Northern Tier Fire, EMS organizations receive thousands in state funding

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(WETM) – Fire and EMS organizations in Bradford and Tioga County each received funding support through the 2020-21 Pennsylvania Fire Company and Emergency Medical Service Grant Program, Rep. Tina Pickett and Rep. Clint Owlett announced Wednesday.

Projects eligible for funding include construction or renovation of a fire or ambulance company facility, purchase or repair of equipment, training and education, recruitment and retention, or debt reduction. This year, funds may also be used to supplement operational expenses incurred by the lack of fundraising opportunities resulting from the pandemic.

Grants were awarded to the following fire and EMS companies in the 68th District in Bradford County:

  • Oscoluwa Engine and Hose Company Inc.: $12,054.98.
  • Smithfield Township Volunteer Fire Department: $12,411.47
  • South Creek Ambulance Association: $7,195.20.
  • South Creek Volunteer Fire Company Inc.: $11,698.48.
  • Tri Township Ambulance Association: $8,993.20.
  • Western Alliance Emergency Services: $8,968.02.

Grants were awarded to the following fire and EMS companies in the 110th District in Bradford County:

  • Athens Township Volunteer Fire Company – $11,877.
  • Diahoga Hose Company No. 6 – $11,877.
  • Engine Company No. 1 – $11,520.
  • Greater Valley EMS – $8,993.
  • Greater Valley EMS (fire) – $12,233.
  • H.O.P.S. EMS – $8,993.
  • Herrick Township Volunteer Fire Company – $11,520.
  • Howard Elmer Hose Company No. 4 – $10,000.
  • J.E. Wheelock Hose Company No. 5 – $11,520.
  • LeRaysville Pike Volunteer Fire Company – $11,520.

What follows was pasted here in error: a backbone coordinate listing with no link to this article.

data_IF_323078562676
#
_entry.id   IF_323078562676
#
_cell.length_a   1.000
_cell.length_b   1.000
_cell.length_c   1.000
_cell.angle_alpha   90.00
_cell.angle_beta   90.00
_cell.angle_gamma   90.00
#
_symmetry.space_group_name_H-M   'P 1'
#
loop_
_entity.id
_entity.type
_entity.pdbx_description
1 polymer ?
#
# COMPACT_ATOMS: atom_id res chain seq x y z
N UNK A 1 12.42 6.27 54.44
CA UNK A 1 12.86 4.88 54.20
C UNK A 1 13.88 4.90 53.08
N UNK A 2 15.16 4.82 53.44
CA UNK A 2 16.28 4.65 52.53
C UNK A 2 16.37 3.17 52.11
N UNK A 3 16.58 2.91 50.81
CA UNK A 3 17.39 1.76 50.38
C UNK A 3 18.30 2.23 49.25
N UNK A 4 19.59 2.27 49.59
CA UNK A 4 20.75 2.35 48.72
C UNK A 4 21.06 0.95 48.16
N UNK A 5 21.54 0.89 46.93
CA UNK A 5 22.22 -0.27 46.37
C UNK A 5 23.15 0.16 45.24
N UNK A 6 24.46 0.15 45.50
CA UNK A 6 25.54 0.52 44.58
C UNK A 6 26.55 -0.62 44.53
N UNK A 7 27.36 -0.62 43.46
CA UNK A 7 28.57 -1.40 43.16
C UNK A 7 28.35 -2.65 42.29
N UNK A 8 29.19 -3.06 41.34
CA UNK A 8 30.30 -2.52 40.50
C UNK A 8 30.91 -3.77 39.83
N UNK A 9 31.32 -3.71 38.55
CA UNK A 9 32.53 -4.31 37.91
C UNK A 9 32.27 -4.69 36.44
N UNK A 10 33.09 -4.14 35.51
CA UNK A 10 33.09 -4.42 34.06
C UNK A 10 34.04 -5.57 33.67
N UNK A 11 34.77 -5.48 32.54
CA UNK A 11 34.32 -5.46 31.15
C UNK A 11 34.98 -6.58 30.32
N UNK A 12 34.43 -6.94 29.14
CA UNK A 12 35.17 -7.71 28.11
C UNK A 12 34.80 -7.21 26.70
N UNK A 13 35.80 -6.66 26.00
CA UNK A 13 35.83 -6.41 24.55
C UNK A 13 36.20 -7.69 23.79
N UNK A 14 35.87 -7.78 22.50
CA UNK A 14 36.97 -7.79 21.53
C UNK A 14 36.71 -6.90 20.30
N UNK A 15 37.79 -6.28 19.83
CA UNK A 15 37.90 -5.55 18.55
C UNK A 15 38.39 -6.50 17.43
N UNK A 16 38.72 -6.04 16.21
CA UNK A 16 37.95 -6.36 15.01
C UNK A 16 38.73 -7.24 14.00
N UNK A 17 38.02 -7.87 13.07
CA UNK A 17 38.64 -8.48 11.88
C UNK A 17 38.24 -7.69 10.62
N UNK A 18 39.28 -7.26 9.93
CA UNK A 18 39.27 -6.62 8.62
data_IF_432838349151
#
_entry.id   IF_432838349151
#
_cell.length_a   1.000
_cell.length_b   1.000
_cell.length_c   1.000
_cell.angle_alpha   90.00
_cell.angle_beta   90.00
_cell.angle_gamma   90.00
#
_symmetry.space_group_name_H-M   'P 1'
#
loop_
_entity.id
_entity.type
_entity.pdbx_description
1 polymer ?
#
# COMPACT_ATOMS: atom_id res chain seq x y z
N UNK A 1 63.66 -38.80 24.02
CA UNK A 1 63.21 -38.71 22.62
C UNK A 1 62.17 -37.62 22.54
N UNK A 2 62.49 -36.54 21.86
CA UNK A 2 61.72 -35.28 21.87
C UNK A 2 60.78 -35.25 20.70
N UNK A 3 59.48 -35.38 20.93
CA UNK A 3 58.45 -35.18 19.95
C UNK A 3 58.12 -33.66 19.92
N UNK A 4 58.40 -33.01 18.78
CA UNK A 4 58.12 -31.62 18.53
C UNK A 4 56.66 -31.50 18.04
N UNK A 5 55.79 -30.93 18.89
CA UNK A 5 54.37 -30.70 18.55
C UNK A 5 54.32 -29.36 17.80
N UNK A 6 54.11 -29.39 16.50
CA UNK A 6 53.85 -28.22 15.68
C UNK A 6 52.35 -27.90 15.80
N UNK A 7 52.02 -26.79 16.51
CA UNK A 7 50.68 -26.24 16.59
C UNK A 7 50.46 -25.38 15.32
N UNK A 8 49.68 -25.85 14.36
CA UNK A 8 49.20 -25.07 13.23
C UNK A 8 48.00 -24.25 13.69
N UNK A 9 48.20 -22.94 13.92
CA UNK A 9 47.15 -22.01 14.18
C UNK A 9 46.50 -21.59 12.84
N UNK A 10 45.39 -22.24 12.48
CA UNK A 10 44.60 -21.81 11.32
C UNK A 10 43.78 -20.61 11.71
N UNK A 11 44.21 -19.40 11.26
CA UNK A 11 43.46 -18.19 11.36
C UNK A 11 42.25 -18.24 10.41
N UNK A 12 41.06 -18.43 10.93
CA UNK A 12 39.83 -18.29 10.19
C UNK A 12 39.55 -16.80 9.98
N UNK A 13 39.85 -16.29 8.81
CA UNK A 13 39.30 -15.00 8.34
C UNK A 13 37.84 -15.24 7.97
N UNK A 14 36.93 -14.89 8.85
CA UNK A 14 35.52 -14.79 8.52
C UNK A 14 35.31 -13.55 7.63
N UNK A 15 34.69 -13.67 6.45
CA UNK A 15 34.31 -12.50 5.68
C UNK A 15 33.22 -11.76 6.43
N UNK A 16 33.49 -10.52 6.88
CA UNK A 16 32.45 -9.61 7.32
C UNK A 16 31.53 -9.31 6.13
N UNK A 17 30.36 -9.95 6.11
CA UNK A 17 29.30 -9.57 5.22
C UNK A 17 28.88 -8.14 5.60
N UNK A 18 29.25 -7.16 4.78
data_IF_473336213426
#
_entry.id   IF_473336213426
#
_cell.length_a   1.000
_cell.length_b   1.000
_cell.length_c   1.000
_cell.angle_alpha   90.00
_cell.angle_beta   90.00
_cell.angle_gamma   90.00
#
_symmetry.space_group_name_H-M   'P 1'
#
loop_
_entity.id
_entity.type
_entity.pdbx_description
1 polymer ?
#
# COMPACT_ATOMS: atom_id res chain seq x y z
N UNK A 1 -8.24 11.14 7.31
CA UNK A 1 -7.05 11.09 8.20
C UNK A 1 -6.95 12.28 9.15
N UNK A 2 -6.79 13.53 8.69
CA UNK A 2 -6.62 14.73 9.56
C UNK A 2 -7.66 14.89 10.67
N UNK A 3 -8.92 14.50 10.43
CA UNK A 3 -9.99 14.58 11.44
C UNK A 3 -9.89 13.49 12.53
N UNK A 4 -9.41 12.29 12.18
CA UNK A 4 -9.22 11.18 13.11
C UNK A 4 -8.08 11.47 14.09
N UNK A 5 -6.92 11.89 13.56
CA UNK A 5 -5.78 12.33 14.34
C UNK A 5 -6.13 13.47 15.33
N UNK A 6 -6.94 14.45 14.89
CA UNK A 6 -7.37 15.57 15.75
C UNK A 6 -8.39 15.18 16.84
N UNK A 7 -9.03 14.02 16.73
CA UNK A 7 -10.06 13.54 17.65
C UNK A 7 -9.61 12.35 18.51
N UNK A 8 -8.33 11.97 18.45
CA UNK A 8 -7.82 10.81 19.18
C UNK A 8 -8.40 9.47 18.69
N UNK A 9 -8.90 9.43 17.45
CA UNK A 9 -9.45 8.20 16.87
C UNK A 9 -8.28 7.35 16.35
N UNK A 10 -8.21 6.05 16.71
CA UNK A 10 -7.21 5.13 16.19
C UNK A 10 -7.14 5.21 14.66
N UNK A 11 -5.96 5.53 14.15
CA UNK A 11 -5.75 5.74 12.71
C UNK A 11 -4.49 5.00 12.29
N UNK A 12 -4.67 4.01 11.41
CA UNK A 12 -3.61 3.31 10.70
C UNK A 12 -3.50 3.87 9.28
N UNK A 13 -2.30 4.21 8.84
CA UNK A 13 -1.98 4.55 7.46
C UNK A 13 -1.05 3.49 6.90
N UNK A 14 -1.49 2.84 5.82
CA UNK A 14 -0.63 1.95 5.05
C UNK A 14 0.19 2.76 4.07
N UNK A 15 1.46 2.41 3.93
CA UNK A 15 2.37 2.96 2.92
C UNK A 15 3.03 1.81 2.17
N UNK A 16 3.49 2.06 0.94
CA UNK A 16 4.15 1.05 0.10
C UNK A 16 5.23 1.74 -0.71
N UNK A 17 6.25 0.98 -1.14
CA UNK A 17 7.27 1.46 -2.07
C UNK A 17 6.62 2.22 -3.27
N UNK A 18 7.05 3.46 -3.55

• Litchfield Township Volunteer Fire Company – $8,650.
  • Monroe Hose Company – $12,233.
  • New Albany Volunteer Fire Company – $12,599.
  • North Towanda Fire and Rescue Volunteers Inc. – $12,411.
  • Protection Hose Company No. 1 – $11,877.
  • South Waverly Fire Department No. 1 – $11,520.
  • Towanda Fire Department – $11,520.
  • Ulster Sheshequin Fire Association – $11,876.
  • Warren Township Volunteer Fire Department Inc. – $11,520.
  • Wilmot Fire Company Inc. – $12,768.
  • Windham Township Volunteer Fire Company – $11,520.
  • Wysox Volunteer Fire Company – $12,589.

Grants were awarded to the following fire and EMS companies in the 68th District in Potter County:

  • Gale Hose Company No. 1 Inc.: $8,993.20.
  • Germania Fire Company: $11,235.
  • Goodyear Hose Company No. 1: $12,054.98.

Grants were awarded to the following fire and EMS companies in Tioga County:

  • Blossburg Fireman’s Ambulance Association: $8,993.20.
  • Blossburg Volunteer Fire Department: $11,698.48.
  • Chatham Township Volunteer Fire Company: $12,054.98.
  • Clymer Township Volunteer Hose Company: $11,876.73.
  • Crary Hose Company: $12,233.23.
  • Elkland Borough Volunteer Fire Department: $11,520.24.
  • Knoxville-Deerfield Volunteer Fire Company: $12,411.47.
  • Lawrenceville Fire Department: $12,411.47.
  • Lawrenceville Fireman’s Ambulance Association Inc.: $8,993.20.
  • Liberty Volunteer Fire Company: $11,876.73.
  • Mansfield Hose Company: $12,589.72.
  • Middlebury Ambulance Association Inc.: $8,993.20.
  • Middlebury Township Volunteer Fire Department Inc.: $12,054.98.
  • Millerton Volunteer Fire Department: $14,015.70.
  • Morris Firemen’s Ambulance Association: $8,993.20.
  • Morris Township Fire Company: $11,520.24.
  • Nelson Volunteer Fire Company Inc.: $11,698.48.
  • Osceola Volunteer Fire Department Inc.: $11,876.73.
  • Sabinsville Firemens Ambulance Association: $8,993.20.
  • Tioga Volunteer Fire Department Inc.: $11,698.48.
  • Wellsboro Volunteer Fire Department: $12,946.22.

“These annual grants are a great help for our hardworking first responders as they continue to serve our communities with dedication and distinction,” said Pickett. “Their financial resources have been stretched thin over the last year due to the pandemic, and I am pleased this program remains available to provide some much-needed state support.” 

“Our fire and EMS personnel risk their lives daily to ensure the safety of our communities. They should not have to worry about being able to afford necessary equipment or maintain the quality of their facilities,” said Owlett. “These grants are one way the state seeks to alleviate some of those worries.”

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